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iOS skills series: get started with digital art

Reckon you’re the next Picasso? It’s time to find out!

Art is a messy business. And we don’t mean the way in which creators can get ripped off by art dealers; instead, we’re thinking about paints, crayons and sundry other items that can make a mess of your home.

Fortunately, digital provides you with another avenue – and the benefits go beyond removing the danger of treading paint into the carpet. With devices and apps come powerful features, such as layers and the means to undo mistakes with a tap.

That said, you won’t be hanging your iPhone in The Louvre or MOMA overnight – and so here are some tips for your first steps in the world of digital art.

Start off simple

It’s easy to get disheartened with art, but drawing and painting great work isn’t something that happens overnight – unless you’re very fortunate. And that’s the case whether your aim is dazzling abstracts or photorealistic forms. So give yourself a break and take things easy at first. Explore basic ideas. Mess around with color. Have fun and avoid stress.

Take some classes

Fancy yourself as a comic book artist? You’ll need to understand the human form. Bit of a wannabe Picasso? You need to understand the rules of composition and perspective before you can break them. If all this is new to you, grab some books or peruse YouTube for drawing tutorials. Your iPhone and iPad apps will be fine for the practical parts.

Want your paintings to be as good as this Procreate demo image? Maybe take some classes first

Learn your toolset

To get the best from real-world media, you need a certain amount of mastery – and that comes from hard graft. Explore the tools in your app and work through any tutorials that are provided. Understand how brushes and virtual blending function. By all means delve into shiny toys, but don’t be distracted by them. Become proficient in the basics before heading beyond them.

Use large canvases

With real canvases, precision is limited by eyesight and your tools. Things are different in digital. Most apps use raster graphics and canvas sizes that in pixel count default to the dimensions of your display. Zoom in too far and your image becomes blurry and/or pixelated. Where possible – and assuming your device is powerful enough – use larger canvas sizes for more flexibility later.

Activate guidelines

Newcomers to art sometimes think using guides is cheating. It isn’t. If you favor an app that has a grid system built in, use it. Autodesk SketchBook (free), Procreate ($10/£10) and Linea Sketch ($1/£1 per month) all have flexible, varied grids and guides. SketchBook adds straight and curved rulers you can place on the canvas and draw along.

Autodesk SketchBook includes versatile grid systems to help with perspective

Work with layers

Similarly, don’t avoid tracing when starting out. Drawing atop a photograph or existing illustration can be a useful way to learn – as long as you don’t try to pass off a copy of an existing original work as your own. Most drawing apps have a layer system, enabling you to import photos/images and draw over them on another layer. Use them. Equally, layers can be handy to refine your sketches. Start with something rough, then add another layer and draw a neater version atop it. Repeat until you’re happy with the outcome!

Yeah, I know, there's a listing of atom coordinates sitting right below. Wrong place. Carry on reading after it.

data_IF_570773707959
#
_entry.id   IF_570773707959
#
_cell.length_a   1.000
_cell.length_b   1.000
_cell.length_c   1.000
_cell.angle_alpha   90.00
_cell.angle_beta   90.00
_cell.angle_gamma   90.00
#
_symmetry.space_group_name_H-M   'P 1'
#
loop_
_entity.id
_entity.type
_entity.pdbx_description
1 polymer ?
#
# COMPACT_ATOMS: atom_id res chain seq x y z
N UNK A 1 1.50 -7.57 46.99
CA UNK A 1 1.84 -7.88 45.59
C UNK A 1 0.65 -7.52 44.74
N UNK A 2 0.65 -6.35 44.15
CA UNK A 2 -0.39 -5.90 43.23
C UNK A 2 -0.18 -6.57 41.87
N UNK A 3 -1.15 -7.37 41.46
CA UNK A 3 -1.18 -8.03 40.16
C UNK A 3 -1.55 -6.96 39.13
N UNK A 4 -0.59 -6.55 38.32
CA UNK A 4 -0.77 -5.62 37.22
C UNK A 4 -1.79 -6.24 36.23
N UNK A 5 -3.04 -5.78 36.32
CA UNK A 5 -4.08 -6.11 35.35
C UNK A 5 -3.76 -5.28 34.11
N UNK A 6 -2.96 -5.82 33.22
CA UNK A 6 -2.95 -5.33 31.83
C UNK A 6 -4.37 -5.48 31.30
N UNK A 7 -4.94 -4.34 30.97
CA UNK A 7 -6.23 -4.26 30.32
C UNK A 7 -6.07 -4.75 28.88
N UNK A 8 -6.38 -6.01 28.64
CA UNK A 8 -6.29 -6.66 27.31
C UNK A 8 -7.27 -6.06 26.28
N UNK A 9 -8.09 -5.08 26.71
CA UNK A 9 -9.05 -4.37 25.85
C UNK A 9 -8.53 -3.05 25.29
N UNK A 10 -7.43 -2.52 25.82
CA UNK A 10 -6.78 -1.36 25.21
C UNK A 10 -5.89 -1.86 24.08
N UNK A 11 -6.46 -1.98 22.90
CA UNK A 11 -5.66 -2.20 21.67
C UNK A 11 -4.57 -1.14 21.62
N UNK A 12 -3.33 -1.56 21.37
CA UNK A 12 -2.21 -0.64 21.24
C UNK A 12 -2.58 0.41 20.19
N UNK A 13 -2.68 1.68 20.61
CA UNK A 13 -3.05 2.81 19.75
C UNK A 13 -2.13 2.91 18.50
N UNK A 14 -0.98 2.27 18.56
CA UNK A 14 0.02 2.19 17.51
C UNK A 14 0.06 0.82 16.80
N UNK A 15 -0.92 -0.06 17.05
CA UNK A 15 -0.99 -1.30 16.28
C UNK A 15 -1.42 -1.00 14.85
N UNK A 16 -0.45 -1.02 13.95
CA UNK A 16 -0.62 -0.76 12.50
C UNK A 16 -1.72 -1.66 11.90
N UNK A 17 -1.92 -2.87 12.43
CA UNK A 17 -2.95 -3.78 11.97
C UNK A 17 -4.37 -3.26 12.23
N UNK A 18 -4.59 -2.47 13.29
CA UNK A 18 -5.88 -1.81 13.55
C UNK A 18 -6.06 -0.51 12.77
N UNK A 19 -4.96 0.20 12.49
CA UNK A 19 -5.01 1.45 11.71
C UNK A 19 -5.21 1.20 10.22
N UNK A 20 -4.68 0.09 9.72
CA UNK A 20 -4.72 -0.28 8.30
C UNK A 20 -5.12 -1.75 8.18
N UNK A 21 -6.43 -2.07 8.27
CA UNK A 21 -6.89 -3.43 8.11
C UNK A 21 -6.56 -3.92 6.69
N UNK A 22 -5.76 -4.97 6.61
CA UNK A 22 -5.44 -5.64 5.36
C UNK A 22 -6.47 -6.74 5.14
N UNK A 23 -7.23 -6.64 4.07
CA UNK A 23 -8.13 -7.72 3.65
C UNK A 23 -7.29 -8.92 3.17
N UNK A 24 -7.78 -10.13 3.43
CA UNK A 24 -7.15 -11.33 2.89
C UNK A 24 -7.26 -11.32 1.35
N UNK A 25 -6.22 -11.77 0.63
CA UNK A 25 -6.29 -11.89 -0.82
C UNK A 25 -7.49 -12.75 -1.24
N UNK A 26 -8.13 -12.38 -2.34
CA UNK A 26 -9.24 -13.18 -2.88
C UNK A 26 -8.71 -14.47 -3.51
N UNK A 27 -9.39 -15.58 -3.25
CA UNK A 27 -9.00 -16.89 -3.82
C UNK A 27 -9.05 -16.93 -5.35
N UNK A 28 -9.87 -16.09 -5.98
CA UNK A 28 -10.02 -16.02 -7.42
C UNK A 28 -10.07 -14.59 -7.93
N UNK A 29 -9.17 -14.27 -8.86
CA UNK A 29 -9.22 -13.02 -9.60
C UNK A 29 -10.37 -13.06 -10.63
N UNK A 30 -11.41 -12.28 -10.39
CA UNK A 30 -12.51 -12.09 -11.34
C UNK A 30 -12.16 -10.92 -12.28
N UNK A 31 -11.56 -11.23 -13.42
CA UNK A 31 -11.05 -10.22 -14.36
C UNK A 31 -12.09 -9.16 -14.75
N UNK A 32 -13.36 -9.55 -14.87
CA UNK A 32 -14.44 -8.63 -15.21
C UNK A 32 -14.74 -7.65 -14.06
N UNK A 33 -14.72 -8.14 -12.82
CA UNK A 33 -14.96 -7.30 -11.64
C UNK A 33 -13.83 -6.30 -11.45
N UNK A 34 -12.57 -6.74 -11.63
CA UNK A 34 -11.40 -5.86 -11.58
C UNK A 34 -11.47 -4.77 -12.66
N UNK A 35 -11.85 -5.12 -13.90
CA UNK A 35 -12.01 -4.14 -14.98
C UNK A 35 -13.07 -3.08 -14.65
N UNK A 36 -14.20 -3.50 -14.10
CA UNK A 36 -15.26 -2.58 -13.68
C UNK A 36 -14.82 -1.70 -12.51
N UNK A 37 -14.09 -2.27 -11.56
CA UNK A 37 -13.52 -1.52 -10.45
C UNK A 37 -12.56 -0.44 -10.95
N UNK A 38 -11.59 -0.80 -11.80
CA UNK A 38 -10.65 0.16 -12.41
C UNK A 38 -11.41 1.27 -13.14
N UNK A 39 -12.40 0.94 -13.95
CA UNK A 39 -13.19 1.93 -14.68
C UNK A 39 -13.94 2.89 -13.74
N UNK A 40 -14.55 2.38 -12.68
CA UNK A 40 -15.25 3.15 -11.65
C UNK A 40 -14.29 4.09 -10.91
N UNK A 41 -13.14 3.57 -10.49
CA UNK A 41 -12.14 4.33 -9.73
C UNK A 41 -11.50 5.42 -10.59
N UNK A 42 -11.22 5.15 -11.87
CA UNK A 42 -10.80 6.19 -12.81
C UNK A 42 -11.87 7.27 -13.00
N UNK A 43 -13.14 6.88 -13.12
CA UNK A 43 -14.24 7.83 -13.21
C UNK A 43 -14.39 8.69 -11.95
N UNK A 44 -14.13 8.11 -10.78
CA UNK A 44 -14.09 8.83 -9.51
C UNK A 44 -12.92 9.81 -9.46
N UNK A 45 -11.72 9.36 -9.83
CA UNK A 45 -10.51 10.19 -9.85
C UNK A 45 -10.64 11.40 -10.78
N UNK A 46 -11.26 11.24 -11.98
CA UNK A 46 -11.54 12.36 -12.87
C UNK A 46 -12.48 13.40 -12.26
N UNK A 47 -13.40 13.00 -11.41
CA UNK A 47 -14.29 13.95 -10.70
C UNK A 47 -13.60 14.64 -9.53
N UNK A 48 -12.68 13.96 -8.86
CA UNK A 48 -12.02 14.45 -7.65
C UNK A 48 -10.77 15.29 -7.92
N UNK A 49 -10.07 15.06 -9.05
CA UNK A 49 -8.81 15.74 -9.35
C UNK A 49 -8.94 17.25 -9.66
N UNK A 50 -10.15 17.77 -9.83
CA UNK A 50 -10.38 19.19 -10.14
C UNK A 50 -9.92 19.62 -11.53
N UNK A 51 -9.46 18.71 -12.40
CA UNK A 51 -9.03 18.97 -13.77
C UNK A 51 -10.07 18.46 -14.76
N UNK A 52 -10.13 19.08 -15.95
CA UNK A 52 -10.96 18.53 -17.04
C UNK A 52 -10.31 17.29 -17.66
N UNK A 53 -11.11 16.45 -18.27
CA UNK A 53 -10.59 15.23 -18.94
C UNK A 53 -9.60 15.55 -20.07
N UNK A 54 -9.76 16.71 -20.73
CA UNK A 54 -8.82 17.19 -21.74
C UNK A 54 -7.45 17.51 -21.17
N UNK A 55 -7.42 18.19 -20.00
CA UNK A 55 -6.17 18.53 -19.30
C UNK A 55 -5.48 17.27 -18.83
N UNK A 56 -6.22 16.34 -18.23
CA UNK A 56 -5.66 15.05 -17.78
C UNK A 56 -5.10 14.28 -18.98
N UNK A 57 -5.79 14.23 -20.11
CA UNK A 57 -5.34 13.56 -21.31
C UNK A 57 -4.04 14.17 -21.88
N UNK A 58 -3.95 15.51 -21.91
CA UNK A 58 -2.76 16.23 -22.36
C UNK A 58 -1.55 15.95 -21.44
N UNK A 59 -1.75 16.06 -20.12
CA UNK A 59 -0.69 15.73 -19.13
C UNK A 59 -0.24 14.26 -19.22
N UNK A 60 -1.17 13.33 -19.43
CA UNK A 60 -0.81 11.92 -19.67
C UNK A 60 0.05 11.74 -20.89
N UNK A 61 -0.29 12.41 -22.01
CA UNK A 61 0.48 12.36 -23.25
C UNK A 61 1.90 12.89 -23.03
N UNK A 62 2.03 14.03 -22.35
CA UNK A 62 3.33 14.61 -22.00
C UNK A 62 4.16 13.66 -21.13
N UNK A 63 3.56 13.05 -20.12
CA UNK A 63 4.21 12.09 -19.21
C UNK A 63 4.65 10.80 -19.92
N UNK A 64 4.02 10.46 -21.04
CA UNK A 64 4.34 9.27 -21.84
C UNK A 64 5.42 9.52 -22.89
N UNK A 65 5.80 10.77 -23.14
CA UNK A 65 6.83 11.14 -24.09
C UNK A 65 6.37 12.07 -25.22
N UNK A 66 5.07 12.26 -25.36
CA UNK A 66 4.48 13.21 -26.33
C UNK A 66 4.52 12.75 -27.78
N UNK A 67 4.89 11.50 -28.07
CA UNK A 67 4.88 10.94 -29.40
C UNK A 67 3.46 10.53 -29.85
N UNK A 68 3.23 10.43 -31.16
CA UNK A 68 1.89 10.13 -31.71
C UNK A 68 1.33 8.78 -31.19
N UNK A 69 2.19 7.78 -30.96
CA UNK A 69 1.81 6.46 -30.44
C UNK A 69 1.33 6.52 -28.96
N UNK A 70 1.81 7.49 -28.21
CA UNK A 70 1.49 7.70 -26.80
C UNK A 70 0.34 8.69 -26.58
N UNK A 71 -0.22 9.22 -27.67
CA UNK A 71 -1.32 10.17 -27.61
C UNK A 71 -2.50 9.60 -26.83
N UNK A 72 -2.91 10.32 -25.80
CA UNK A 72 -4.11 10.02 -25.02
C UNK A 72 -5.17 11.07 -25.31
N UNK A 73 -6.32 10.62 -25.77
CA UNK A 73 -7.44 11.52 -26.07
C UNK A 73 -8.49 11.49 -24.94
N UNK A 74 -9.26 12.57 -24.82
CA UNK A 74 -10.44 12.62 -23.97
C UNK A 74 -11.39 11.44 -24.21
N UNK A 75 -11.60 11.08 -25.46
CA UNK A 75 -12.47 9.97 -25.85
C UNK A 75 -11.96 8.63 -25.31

Start basic, and use each new layer to refine your lines

Be expressive

Digital has a reputation for being rigid. Although it’s true that even the best mobile apps don’t retain the fluidity of real-world media, that doesn’t mean they’re devoid of such things. Zen Brush 3 ($5/£5) has superb blending features. Even if your favored app doesn’t have this, be expressive in different ways, for example using Procreate custom brushes or SketchBook’s superb symmetry tools.

Consider vectors

Most digital art apps use raster graphics that when zoomed betray their pixel origins. But some use vectors; these can be zoomed indefinitely with no detail loss, and individual components always remain editable. This makes vectors good for ‘clean’ image styles you often see in illustrations and interfaces. However, there’s no reason you can’t sketch with them too – try Concepts (free + IAP) for doing so.

Drawings in Concepts are vector-based, so you can always go back and edit every line

Buy a stylus

You can use your finger for digital drawing, like a high-tech take on finger-painting. But if you want more precision and something that echoes real-world tools, you need a stylus. On iPad, there’s nothing to beat Apple Pencil ($129/£119); on iPhone, there’s no Apple scribbling stick, but Adonit Pro4 ($30/£30) feels good and, usefully, never needs charging.

Be sparing with effects

Finally, art with real-world media is subject to limitations – and that’s no bad thing. Often, restraints – and stretching what materials can do – lead to brilliant artwork. With digital, even fairly basic apps provide you with all kinds of effects and toys. Don’t go overboard with these things, or you’ll end up with a garish overblown mess. Instead, learn when to use them wisely, to give your digital artwork a little extra spark.